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Puerto Rican and Cuban Catholics in the U.S., 1900-1965

Puerto Rican and Cuban Catholics in the U.S., 1900-1965

Edited by Jay P. Dolan and Jaime R. Vidal

This volume presents for the first time an in-depth historical analysis of the Puerto Rican and Cuban American Catholic experience, beginning with their roots in the history of their homelands up to the closing of Vatican II.

In the first section on Puerto Ricans, Vidal discusses the American Church’s attempt to assimilate them into its structure and style, which was at cross purposes with the Puerto Rican “revolving door” migration trends that have contstantly reinforced their identity. Focusing on the Puerto Rican community in New York City, Vidal demonstrates that the policies of the institutional Church have made it difficult for them to find their place within the U.S. Catholic structure. This has led to a certain amount of marginalization of the Church within the Puerto Rican community.

Lisandro Perez then discusses the Cuban-American Catholic experience, especially the first waves of Cuban migration during the 1960s. Since the first political exiles were from the upper and middle classes of Cuban society, this led to expectations that the Cubans would quickly blend into the white, middle-class American community at both the religious and the social levels. Perez analyzes the response of the Miami diocese to support the exiles and concludes that the Cubans have not been fully assimilated into the American Catholic Church because they view themselves as an exiled society that hopes eventually to return to Cuba.

ISBN: 978-0-268-02606-6
272 pages
Publication Year: 1994

Jay P. Dolan is professor emeritus of history at the University of Notre Dame. He is the author of The American Catholic Experience: A History from Colonial Times to the Present and The Immigrant Church: New York’s Irish and German Catholics, 1815–1865, both published by the University of Notre Dame Press.

Jaime R. Vidal was assistant director of the Cushwa Center for the Study of American Catholicism, and assistant professor of theology at the University of Notre Dame. He subsequently was director of Hispanic Studies at the Pontifical College Josephinum, held the James Supple Chair of Catholic Studies at Iowa State University, and was director of the Franciscan Press at Quincy University. He is now retired and lives in Illinois.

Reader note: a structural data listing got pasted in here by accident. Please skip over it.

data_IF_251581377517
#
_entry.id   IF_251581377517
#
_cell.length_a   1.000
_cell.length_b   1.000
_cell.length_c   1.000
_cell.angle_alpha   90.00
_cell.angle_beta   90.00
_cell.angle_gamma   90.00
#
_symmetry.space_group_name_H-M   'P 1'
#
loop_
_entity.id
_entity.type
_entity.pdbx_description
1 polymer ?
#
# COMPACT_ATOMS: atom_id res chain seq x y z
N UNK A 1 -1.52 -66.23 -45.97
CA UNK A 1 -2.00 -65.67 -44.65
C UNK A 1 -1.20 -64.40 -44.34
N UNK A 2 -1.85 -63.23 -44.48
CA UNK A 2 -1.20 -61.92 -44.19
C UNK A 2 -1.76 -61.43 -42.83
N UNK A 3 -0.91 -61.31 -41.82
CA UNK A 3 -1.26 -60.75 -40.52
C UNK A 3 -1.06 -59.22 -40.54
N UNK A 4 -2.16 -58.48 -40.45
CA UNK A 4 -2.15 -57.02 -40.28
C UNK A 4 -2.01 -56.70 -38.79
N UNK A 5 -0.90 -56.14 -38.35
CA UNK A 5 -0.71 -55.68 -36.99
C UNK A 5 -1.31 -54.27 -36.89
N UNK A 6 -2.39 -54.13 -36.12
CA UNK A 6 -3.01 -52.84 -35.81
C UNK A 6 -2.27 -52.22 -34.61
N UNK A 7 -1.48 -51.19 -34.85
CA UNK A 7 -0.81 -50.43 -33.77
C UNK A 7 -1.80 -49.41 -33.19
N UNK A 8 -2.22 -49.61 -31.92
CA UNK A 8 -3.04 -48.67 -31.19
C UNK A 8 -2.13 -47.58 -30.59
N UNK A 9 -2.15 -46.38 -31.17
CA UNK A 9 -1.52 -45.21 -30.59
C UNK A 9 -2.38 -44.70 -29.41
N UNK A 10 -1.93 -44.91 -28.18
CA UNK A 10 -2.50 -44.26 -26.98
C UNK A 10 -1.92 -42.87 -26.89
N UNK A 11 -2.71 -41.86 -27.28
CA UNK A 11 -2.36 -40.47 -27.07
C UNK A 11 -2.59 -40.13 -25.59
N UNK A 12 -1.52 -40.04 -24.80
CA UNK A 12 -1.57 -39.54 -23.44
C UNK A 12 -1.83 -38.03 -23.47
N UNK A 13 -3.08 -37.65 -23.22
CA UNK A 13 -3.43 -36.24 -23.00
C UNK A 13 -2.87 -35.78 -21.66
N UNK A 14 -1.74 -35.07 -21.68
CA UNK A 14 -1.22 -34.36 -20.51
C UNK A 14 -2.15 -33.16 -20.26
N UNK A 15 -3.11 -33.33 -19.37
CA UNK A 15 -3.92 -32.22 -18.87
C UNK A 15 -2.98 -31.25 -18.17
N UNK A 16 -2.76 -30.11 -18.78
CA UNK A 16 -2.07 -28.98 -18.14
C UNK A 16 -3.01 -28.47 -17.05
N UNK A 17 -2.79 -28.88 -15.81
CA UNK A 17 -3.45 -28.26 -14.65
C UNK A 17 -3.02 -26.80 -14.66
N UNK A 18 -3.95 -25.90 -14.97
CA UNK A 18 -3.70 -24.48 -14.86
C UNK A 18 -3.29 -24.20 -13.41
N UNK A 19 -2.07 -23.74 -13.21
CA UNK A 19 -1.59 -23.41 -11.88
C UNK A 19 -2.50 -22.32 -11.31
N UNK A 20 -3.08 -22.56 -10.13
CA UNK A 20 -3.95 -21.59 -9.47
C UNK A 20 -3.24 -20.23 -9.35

“A highly commendable work.” — Studies in World Christianity

“The three volumes . . . in the series are an important contribution not only for those interested in the study of Hispanic Catholics but also for those interested in the study of Hispanic immigration to the United States. These volumes provide extensive and in-depth analysis of processes at various levels of experience—political, cultural, sociological, and religious. . . .” — MultiCultural Review

“Vidal’s narrative of Puerto Rican Catholicism is a masterful summary. . . . Readers will be grateful for the insights that this volume—and the others in the series—offer about Latino religious life. This is an important book for those who want to understand Roman Catholicism in the United States.” — The Journal of Religion

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Puerto Rican and Cuban Catholics in the U.S., 1900-1965


Edited by Jay P. Dolan and Jaime R. Vidal

 Puerto Rican and Cuban Catholics in the U.S., 1900-1965
Paper Edition

This volume presents for the first time an in-depth historical analysis of the Puerto Rican and Cuban American Catholic experience, beginning with their roots in the history of their homelands up to the closing of Vatican II.

In the first section on Puerto Ricans, Vidal discusses the American Church’s attempt to assimilate them into its structure and style, which was at cross purposes with the Puerto Rican “revolving door” migration trends that have contstantly reinforced their identity. Focusing on the Puerto Rican community in New York City, Vidal demonstrates that the policies of the institutional Church have made it difficult for them to find their place within the U.S. Catholic structure. This has led to a certain amount of marginalization of the Church within the Puerto Rican community.

Lisandro Perez then discusses the Cuban-American Catholic experience, especially the first waves of Cuban migration during the 1960s. Since the first political exiles were from the upper and middle classes of Cuban society, this led to expectations that the Cubans would quickly blend into the white, middle-class American community at both the religious and the social levels. Perez analyzes the response of the Miami diocese to support the exiles and concludes that the Cubans have not been fully assimilated into the American Catholic Church because they view themselves as an exiled society that hopes eventually to return to Cuba.

ISBN: 978-0-268-02606-6

272 pages

“A highly commendable work.” — Studies in World Christianity

“The three volumes . . . in the series are an important contribution not only for those interested in the study of Hispanic Catholics but also for those interested in the study of Hispanic immigration to the United States. These volumes provide extensive and in-depth analysis of processes at various levels of experience—political, cultural, sociological, and religious. . . .” — MultiCultural Review

“Vidal’s narrative of Puerto Rican Catholicism is a masterful summary. . . . Readers will be grateful for the insights that this volume—and the others in the series—offer about Latino religious life. This is an important book for those who want to understand Roman Catholicism in the United States.” — The Journal of Religion

The Notre Dame History of Hispanic Catholics in the U.S.